The Opposite of Success

Rachelle Gardner

Blogger: Rachelle Gardner

The business of publishing gives us frequent opportunities to feel like a success or … not a success. At every step of the journey, we receive feedback and results that tell us whether our efforts are working. It’s an uncertain path riddled with possibilities for disappointment.

? We pitch our book at a conference and nobody seems to want what we’ve written.

? We search for an agent, to no avail.

? Our book is being submitted to publishers, but none are biting.

? Our book is available for sale, but the numbers aren’t good.

? We arrange a booksigning event at a bookstore, and nobody shows up.

When things happen that don’t make us feel exactly like a “success,” the instinct is to brand our efforts a “failure.”

I’ve been thinking a lot about this, and I no longer believe the opposite of success is failure. Instead,

 

The opposite of success is learning.

 

loser

Obviously this is not an original thought, but it repeatedly strikes me anew as I navigate the perilous paths of the publishing world. The minute I brand myself a failure, or even say, “I failed,” my entire outlook changes. At that point, I become weaker. I deflate. I’m poking holes in my own resilience and persistence. I may stop believing that I can accomplish my goal.

But if I say instead, “This effort didn’t succeed, but I learned something so that I’m better prepared for the next time,” I am actually building up my resilience and persistence.

If I don’t succeed and I’m having trouble figuring out why, that’s my cue to spend some time reviewing the effort to figure out what went wrong. It may or may not have been due to anything I could have changed or controlled. If I missed a deadline because my basement office was flooded (yep), at least I learned I need to give myself more margin, and also to make sure my office is physically configured in a way that my stuff would sustain the least possible damage in the next big rain.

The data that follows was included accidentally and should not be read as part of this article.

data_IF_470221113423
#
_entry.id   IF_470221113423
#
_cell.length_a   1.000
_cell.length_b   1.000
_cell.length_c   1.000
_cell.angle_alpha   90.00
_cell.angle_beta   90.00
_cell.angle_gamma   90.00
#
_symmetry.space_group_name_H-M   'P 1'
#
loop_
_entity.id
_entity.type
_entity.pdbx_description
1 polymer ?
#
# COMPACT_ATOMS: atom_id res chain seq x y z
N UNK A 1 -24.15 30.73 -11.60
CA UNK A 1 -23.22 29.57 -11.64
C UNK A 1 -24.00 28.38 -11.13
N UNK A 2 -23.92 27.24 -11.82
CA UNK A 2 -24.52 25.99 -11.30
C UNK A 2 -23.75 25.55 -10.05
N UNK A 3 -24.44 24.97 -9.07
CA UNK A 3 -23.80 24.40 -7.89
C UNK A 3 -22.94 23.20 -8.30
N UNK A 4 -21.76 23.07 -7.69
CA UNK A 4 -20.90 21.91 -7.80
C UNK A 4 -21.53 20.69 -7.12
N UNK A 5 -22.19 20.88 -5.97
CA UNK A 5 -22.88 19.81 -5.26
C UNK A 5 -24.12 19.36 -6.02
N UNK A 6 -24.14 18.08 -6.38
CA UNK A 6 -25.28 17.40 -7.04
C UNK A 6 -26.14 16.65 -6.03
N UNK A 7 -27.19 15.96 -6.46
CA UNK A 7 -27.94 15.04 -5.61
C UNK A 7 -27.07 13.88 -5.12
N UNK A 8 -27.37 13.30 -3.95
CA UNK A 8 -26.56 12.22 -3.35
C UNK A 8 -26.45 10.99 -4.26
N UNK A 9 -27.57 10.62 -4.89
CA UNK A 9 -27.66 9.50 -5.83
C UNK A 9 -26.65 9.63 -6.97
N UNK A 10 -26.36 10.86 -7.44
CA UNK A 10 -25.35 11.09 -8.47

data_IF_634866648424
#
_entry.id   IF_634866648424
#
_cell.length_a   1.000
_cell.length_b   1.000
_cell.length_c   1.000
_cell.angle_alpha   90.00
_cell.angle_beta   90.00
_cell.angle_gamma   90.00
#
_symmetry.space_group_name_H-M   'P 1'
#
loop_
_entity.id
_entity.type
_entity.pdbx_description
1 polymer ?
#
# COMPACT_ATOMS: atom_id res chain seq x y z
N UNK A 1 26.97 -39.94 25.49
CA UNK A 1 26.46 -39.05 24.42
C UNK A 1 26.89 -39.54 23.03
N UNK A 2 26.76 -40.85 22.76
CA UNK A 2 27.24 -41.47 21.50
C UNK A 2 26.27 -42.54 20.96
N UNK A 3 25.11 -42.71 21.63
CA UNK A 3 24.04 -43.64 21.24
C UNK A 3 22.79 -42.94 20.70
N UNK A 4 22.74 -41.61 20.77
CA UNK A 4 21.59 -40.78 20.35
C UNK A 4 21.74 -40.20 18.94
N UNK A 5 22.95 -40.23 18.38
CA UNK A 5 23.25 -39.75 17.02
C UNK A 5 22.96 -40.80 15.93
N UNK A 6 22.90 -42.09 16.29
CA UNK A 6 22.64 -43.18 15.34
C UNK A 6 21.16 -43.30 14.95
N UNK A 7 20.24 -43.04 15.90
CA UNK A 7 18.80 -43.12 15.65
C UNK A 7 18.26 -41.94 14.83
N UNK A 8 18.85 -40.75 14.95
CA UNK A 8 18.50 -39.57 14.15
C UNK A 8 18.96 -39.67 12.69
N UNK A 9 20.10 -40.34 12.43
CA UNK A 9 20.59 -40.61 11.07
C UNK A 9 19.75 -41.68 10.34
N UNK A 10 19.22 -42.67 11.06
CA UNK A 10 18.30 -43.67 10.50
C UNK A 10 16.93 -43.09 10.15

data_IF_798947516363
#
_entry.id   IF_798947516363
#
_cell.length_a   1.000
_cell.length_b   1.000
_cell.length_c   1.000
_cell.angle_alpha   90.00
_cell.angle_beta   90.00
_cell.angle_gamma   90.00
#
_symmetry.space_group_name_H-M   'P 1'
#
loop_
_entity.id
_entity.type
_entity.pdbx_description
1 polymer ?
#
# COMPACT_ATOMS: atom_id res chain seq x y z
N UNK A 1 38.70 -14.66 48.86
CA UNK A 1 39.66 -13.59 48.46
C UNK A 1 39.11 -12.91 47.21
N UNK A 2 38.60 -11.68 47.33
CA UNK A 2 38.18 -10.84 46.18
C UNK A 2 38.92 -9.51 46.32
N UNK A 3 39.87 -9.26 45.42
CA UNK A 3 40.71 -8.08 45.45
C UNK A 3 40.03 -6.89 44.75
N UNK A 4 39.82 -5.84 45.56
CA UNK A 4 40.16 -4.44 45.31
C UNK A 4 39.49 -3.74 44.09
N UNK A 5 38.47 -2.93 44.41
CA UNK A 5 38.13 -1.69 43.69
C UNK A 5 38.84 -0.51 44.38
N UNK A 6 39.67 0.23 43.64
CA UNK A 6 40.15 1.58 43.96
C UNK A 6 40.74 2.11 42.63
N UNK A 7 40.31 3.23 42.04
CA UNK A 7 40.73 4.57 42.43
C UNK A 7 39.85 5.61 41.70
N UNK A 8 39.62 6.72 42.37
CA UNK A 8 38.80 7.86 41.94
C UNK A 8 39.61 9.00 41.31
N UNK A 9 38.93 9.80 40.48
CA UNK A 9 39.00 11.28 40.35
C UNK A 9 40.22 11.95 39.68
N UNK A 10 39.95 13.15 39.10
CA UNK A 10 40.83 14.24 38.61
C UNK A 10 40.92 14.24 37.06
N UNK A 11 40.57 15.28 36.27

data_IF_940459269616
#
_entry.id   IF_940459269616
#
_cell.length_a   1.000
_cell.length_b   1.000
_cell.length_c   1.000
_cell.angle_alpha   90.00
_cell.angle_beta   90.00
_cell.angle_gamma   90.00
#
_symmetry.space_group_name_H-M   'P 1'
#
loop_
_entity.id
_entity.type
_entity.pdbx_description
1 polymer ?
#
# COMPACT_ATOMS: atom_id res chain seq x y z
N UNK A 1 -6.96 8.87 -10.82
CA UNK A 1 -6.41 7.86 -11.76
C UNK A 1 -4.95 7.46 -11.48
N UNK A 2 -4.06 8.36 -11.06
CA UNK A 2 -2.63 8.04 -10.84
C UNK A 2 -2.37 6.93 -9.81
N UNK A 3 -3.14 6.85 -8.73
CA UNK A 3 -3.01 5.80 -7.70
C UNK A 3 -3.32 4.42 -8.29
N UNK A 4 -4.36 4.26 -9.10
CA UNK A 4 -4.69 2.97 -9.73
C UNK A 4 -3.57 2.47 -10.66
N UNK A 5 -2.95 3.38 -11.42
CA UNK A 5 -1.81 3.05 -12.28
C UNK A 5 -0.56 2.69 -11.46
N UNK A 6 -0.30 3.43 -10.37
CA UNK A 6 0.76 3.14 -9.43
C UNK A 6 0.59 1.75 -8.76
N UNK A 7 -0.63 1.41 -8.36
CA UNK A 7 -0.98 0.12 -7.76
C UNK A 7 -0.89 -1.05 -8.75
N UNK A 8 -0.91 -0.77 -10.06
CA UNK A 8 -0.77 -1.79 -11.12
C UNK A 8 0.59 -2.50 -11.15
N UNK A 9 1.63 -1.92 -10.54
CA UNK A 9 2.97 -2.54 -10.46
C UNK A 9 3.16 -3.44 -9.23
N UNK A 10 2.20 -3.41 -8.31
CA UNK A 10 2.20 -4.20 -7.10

Sometimes you might need help figuring out why something didn’t succeed. If you’re pitching and submitting your work to agents and editors without success, and not getting any helpful feedback as to why, then you’re going to have to hook up with another author or critique partner, or hire an independent editor, to get an honest assessment of what’s going wrong.

The point is not to wallow in failure, but instead to appreciate the learning.

Have you had any notable “opportunities for learning” lately? How did you handle it?

 

Tweetables

The opposite of success is not failure, but learning. Click to Tweet.

Saying “I failed” pokes holes in our resilience and persistence. Click to Tweet.

The publishing biz gives frequent opportunities to feel like a success or …not. Click to Tweet.

“The point is not to wallow in failure, but to appreciate the learning.” Click to Tweet.

 

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32 Comments

  • My work got a rejection on September 3rd. Notice that I didn’t say “I got a rejection…”
    The very nice agent was not rejecting me as a person, but my work.
    That was something I learned early on in this merry-go-round that is the writer’s life.
    She made some points and I took them as a challenge, and to show her that I had the work ethic to do what needed to be done, and to be Christ-like in how I responded.
    So, with a week left before I attended my first ACFW, I re-wrote the sample chapters, the “first 50 pages”.
    I had to work hard, fast and to the edge of my limits.(I’m a mom of 4 and it was the first week of school, AND Hubby was in Zurich!)
    Plus I had to prep for the conference.

    But I got the job done and it was sort of beneficial for me. :)

    Learning Opportunities??

    #1-Do NOT base your value on the opinions of someone who has never met you and is ONLY saying no to your work. If you equate your importance as a person by your success, in any field, you will fall to pieces.

    #2 There are no First Draft Prodigies in this business. Studying your craft books and the books of writers you love is an opportunity to learn, learn, learn!!

    #3 Be teachable!

    #4 Be teachable!

    #5 LISTEN.

    #6 Work harder than you want to, and then work harder.

  • Lori says:

    Success is great but I learn more from my failures than I do from my successes.

    Just when you think you succeeded, something seems to come along like a curve ball and shows you why you failed to miss what I actually was going on or in this case the ball.